Most consumers accept that certain physical changes occur when we get older. To many, one of those conditions is worsening eyesight, but there are currently 11 million older Americans who suffer from a more severe eye condition.
Age-related macular degeneration (AMD) is a disease in which central vision – what you see when you are looking straight ahead – is lost in both eyes. The disease can be progressive, getting worse as consumers get older. There is currently no cure for AMD, but a new study has discovered its possible cause.
Researchers at the University of Wisconsin-Madison believe that a certain protein called Transmembrane 135 (Tmem135) is responsible for age-related retinal decay. Their findings could provide “potential new therapy targets for AMD and similar retinal conditions that occur later in life.”
Senior author Dr. Akihiro Ikeda and his colleagues discovered the protein after studying mouse models that had certain retinal abnormalities that mirrored conditions in older mice. Through genetic mapping, the researchers found that the symptoms were caused by a mutation in Tmem135.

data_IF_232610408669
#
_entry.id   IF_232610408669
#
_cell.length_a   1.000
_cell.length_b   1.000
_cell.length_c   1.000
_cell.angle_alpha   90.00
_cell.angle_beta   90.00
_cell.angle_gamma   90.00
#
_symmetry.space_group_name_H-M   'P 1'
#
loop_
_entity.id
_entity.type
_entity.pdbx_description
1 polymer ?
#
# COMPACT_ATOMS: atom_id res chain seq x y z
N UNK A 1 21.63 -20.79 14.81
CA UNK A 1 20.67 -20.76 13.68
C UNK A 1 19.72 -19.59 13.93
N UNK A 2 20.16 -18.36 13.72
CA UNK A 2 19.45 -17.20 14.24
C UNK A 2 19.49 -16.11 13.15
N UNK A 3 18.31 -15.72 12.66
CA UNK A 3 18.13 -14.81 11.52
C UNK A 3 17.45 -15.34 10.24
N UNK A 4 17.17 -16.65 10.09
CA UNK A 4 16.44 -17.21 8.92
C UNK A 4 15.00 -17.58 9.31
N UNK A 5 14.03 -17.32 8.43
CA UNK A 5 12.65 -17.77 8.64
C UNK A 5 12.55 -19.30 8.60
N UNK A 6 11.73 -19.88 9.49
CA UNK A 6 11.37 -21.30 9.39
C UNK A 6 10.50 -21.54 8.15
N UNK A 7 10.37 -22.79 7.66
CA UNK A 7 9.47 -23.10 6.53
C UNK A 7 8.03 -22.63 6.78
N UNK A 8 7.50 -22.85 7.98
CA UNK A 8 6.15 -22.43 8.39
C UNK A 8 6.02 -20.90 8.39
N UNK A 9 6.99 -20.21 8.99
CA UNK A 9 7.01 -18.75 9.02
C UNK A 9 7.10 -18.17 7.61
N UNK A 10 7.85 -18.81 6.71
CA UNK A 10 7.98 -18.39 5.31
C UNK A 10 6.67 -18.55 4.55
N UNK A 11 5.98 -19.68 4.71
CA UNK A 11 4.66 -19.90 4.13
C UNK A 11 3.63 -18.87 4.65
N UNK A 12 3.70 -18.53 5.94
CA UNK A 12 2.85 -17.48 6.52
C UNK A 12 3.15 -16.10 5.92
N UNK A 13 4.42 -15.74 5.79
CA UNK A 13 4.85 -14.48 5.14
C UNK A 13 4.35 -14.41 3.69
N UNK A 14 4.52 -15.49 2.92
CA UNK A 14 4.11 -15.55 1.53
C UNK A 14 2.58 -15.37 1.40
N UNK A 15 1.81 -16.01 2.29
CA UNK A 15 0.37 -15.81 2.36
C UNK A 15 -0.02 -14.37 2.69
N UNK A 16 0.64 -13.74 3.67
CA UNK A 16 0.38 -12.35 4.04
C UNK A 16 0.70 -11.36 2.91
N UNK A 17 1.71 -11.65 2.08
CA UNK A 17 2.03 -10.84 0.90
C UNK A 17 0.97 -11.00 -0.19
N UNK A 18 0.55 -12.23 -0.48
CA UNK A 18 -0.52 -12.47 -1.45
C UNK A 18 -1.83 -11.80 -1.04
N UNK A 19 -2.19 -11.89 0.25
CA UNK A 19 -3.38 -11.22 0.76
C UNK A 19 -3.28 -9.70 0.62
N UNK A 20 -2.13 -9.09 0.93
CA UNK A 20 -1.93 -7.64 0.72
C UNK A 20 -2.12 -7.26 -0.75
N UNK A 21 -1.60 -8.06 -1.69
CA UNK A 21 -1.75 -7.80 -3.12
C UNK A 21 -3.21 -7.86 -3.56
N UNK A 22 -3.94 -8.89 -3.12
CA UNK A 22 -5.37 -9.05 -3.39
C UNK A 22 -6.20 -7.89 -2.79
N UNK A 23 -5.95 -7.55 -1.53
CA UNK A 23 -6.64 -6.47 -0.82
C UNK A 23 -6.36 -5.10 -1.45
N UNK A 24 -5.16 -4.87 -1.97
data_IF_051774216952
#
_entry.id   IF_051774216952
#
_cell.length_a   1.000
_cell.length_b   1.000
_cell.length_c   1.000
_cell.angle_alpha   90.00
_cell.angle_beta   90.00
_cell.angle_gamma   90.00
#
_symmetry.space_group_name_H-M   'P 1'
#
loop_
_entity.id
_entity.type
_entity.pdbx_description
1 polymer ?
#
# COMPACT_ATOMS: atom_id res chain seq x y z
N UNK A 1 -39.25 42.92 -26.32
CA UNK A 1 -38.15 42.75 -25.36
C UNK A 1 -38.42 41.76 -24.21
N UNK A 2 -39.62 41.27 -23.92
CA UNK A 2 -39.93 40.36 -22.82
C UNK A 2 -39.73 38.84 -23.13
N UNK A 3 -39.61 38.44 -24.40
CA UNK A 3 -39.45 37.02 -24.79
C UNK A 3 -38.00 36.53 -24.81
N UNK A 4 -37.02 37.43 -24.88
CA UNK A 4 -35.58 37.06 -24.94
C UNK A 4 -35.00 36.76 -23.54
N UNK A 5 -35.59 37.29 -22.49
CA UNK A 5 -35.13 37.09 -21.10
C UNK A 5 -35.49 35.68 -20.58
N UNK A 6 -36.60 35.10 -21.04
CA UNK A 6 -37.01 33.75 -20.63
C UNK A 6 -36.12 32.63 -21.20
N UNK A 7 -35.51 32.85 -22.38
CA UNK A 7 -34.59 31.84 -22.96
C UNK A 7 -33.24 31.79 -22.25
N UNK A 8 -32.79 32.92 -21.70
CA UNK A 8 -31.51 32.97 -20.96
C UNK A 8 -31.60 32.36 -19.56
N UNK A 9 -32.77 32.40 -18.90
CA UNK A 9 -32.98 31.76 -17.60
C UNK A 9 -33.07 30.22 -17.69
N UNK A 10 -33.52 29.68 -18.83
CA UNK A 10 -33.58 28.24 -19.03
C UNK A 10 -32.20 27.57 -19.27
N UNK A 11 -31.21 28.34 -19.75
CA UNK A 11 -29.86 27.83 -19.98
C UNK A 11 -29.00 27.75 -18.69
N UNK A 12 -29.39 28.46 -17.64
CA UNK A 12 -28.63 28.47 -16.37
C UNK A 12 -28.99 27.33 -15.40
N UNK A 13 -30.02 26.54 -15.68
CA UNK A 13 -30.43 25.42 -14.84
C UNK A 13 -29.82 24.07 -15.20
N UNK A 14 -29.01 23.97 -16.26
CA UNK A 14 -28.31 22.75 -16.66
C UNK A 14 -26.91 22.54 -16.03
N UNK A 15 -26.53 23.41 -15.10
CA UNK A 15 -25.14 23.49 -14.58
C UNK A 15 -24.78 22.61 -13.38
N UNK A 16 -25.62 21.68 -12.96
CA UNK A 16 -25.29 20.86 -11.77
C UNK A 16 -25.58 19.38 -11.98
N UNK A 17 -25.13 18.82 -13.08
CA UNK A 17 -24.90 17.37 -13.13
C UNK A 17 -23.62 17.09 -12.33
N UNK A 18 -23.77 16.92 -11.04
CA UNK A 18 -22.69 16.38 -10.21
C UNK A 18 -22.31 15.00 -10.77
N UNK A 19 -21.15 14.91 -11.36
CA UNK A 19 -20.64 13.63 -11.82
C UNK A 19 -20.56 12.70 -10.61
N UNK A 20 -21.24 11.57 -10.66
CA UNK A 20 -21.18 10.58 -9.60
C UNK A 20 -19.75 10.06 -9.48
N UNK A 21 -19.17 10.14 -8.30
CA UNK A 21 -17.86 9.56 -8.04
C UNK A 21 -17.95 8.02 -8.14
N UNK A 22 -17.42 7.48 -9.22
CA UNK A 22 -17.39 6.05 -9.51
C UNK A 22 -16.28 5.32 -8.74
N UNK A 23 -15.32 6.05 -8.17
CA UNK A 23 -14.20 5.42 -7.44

Investigating further, the team found that the protein plays a key role in the size of mitochondira, an organelle in cells that produce energy. One researcher explains that, depending on whether or not it is acting properly, this protein is largely responsible for regulating the retina.
"The regulation of mitochondrial size by Tmem135 determines the sensitivity of cells to environmental stress and the pace of aging in the retina," says first author and postdoctoral associate Wei-Hua Lee. "On the other hand, mutations lead to higher sensitivity to such stress, showing that the protein is critical for protecting against this and for controlling the progression of retinal aging.”
The fact that mutations of this protein are tied to both accelerated aging and age-dependent diseases shows that both processes are closely tied together. The researchers believe that further research could provide information that could help those affected by age-related eye diseases.
“Based on our findings, Tmem135 may be a key molecule that could tip the normal aging process toward age-dependent diseases and potentially be explored for future treatments," said Wei-Hua Lee.